Nearing its end, 2020 will be remembered for a number of things and one of them is the Black Lives matter movement that took over the world in a short time. BLM has both demonstrated street power and successfully led high-profile campaigns against racial inequality and police brutality in United States. Now the 3 women who established the campaign have said they believe the movement has transformed politics.
“Black people alongside our allies stood up to change the course of history and we won,” said Alicia Garza.
The Trio: Alicia Garza, Patrisse Cullors and Opal Tometi
Garza with her partners Opal Tometi and Patrisse Cullors spoke appeared in BBC 100 Women Masterclass 2020, a digital event of masterclasses and big interviews on Nov 30, 2020. Garza with the other two co-founders-initiated BLM in US in 2013 after the proven not guilty ruling against George Zimmerman, who shot black teenager Trayvon Martin dead. Widespread protests erupted again later on in the last week of May when police Killed another African-American George Floyd during his arrest in Minneapolis.
“Black Lives Matter, after seven years, is now really in the DNA and the muscle memory of this country,” said Garza. “We all have watched how our community members, our family members, are being murdered on camera.
“There are so many ways in which, even as this movement was exploding for the second time, major news outlets continue to focus on the wrong thing.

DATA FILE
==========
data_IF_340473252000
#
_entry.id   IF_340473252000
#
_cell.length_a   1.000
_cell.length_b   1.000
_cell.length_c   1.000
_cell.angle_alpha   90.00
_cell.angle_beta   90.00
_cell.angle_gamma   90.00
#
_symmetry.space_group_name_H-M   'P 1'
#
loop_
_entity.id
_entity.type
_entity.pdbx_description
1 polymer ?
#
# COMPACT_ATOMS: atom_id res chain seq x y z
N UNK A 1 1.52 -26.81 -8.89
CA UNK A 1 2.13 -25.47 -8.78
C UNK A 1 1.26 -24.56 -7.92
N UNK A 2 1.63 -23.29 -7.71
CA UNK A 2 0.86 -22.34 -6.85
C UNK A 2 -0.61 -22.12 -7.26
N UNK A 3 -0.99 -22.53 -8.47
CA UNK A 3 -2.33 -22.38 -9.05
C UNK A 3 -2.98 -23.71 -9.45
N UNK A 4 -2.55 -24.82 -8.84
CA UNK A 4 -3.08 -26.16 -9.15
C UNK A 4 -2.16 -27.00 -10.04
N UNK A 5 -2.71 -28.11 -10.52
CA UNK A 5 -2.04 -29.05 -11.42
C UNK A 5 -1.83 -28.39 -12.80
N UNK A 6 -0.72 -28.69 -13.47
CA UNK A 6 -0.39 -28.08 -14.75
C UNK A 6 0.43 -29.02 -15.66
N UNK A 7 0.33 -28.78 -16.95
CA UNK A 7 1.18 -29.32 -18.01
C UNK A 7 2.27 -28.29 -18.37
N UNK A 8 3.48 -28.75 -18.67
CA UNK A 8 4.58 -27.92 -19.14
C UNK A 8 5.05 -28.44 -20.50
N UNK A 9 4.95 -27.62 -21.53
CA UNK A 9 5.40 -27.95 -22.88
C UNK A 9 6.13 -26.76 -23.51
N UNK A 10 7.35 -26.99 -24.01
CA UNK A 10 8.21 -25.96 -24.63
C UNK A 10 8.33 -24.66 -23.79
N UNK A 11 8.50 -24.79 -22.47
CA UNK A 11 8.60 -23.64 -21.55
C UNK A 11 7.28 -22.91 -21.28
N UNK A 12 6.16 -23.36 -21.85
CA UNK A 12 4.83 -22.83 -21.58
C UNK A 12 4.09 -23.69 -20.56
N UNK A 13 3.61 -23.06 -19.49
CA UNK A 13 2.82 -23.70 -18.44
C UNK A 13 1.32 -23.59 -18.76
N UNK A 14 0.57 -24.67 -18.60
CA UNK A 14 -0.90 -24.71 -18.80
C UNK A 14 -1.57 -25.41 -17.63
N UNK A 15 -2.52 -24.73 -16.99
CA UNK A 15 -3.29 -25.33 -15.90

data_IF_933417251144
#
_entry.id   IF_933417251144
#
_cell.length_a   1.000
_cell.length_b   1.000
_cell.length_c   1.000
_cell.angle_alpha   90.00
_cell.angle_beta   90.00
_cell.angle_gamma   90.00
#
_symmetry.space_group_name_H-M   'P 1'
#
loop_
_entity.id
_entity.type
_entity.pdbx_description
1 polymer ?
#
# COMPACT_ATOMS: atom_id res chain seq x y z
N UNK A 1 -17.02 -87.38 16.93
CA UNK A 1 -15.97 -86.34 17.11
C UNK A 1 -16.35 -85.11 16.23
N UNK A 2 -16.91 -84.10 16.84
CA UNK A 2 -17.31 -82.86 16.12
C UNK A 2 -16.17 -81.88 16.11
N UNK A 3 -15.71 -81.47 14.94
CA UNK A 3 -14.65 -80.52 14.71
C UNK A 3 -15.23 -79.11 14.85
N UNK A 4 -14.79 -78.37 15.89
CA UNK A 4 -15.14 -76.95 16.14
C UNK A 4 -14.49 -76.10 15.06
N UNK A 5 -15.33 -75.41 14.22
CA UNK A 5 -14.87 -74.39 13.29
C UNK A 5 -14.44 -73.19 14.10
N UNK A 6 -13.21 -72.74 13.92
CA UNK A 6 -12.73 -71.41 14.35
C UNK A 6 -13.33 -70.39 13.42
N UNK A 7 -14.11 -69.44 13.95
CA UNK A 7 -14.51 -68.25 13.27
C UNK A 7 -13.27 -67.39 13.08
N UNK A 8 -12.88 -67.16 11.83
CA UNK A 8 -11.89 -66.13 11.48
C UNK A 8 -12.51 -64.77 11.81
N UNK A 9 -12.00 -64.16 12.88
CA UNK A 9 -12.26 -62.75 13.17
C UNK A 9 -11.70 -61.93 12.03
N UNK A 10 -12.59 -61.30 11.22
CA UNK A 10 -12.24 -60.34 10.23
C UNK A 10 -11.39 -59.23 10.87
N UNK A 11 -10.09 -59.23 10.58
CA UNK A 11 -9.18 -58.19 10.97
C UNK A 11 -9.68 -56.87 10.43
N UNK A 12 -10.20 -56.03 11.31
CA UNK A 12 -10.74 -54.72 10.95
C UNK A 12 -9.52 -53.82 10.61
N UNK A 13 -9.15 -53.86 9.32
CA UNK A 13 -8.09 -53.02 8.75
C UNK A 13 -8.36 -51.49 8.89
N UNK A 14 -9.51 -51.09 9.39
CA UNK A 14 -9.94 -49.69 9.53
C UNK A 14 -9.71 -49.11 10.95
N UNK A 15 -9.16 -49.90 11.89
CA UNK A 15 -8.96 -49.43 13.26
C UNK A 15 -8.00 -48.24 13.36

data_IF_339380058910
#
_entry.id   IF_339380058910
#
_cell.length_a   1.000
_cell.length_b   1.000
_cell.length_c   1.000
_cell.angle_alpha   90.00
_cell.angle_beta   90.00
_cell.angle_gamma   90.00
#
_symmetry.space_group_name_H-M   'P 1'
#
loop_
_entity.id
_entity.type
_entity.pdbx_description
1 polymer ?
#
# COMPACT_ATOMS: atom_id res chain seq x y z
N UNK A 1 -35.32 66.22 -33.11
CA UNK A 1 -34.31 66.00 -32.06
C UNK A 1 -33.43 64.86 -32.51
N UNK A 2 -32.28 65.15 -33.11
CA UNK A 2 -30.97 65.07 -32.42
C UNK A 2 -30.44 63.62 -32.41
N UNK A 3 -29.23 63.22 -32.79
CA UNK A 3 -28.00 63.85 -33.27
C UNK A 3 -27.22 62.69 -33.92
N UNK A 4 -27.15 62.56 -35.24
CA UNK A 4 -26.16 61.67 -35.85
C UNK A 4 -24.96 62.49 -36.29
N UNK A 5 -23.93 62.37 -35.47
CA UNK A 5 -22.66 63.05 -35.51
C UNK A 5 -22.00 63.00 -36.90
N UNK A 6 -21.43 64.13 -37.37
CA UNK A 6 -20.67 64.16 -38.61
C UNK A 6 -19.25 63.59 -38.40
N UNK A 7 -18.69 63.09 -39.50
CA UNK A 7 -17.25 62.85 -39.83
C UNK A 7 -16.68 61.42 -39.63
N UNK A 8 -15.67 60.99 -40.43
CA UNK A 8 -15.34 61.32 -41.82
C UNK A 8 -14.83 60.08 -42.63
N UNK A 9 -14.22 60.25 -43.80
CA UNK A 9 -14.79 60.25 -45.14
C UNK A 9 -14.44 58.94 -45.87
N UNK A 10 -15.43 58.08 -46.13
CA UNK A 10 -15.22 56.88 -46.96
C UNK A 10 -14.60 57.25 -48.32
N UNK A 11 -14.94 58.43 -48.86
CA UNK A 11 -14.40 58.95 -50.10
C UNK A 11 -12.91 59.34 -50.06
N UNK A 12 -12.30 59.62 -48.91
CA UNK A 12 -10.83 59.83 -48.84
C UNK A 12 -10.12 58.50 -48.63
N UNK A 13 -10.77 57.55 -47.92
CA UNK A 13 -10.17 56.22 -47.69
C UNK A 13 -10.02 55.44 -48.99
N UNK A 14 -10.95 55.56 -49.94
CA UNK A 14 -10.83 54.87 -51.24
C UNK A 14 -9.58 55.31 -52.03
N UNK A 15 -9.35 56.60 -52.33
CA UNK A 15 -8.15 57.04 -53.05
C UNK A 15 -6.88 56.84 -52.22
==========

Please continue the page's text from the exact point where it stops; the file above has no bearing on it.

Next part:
“Over and over again, the burden and responsibility for violence gets placed at our feet, but nobody talks about the violence that our communities are experiencing both at the hands of government neglect, but also at the hands of police officers.
“Now we have a new element which is vigilante and white supremacist violence.”
Despite the struggle for black rights, the trio struck a measured optimistic tone, especially when talking about the victory of Biden and defeat of President Trump. Black women in particular have been given credit for playing a key role in the triumph of the Democrat. The founders of the Black Lives Matter welcomed the recognition of their contribution by VP-elect Kamala Harris, who has shattered the glass ceiling by becoming first female, first black and first Asian-American US vice-president elect.
However, the ladies said they would lobby for her to be not just a “symbol but a fighter for our communities”.
“I’m heartened by seeing the ways in which the BLM movement but also a number of other movements have risen to the occasion and have brought forward political thought and action that really reflects the best of who we are,” said Opal Tometi.
“I think our movements are showing a whole other way is possible and I’m very moved and grateful to be alive for a time such as this.”
Talking about how the role of the movement has changed this year, Garza said the campaign was increasingly developing connections around the globe, including backing the #EndSars campaigns against Police brutality in Nigeria.
“We are transforming politics as we know it but we are very focused on transforming power, the way that it operates, and making sure there is more power in the hands of more people,” she said.
Patrisse Cullors said the BLM achievements in 2020 are historical.
“What I’m excited about is that my child gets to say that his mom, alongside other fierce black women, did everything that she could, and we could, to make this place better for us.
“I’m excited about that history being told.”